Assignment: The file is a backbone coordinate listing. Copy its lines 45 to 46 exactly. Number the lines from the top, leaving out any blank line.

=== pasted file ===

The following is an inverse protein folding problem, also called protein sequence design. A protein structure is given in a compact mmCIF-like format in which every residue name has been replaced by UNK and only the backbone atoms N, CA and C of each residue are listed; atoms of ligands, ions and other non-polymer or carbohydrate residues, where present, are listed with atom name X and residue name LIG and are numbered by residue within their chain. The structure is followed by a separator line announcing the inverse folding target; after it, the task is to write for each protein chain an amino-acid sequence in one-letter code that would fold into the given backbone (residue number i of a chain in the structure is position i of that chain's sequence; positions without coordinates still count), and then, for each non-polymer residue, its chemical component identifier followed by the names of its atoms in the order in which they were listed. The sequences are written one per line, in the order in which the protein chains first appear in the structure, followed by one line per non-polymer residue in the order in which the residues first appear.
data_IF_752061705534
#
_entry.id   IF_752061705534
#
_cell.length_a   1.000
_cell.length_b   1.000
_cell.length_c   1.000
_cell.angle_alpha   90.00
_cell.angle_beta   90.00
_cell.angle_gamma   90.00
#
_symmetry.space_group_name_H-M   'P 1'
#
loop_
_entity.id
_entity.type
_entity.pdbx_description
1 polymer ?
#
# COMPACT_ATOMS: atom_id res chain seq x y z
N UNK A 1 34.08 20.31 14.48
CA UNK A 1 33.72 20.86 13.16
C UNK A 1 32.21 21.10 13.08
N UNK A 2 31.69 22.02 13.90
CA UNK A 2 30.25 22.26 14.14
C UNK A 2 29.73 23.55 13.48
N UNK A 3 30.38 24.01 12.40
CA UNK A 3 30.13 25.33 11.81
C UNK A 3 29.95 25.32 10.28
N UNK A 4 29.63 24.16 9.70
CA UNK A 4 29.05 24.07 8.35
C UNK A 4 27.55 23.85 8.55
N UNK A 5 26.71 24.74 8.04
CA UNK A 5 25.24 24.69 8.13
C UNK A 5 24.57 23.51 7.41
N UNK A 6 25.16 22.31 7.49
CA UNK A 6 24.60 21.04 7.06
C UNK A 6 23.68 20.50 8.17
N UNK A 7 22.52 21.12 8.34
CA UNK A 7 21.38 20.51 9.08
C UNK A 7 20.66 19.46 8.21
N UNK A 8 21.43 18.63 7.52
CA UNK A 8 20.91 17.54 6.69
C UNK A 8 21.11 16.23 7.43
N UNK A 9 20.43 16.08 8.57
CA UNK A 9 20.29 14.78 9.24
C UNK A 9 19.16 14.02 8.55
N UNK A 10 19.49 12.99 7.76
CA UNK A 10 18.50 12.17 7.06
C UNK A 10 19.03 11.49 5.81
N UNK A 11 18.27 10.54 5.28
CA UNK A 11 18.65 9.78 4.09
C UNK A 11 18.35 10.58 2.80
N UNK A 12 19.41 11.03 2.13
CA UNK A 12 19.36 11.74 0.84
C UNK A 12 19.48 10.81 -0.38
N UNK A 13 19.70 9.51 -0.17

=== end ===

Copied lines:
C UNK A 8 21.11 16.23 7.43
N UNK A 9 20.43 16.08 8.57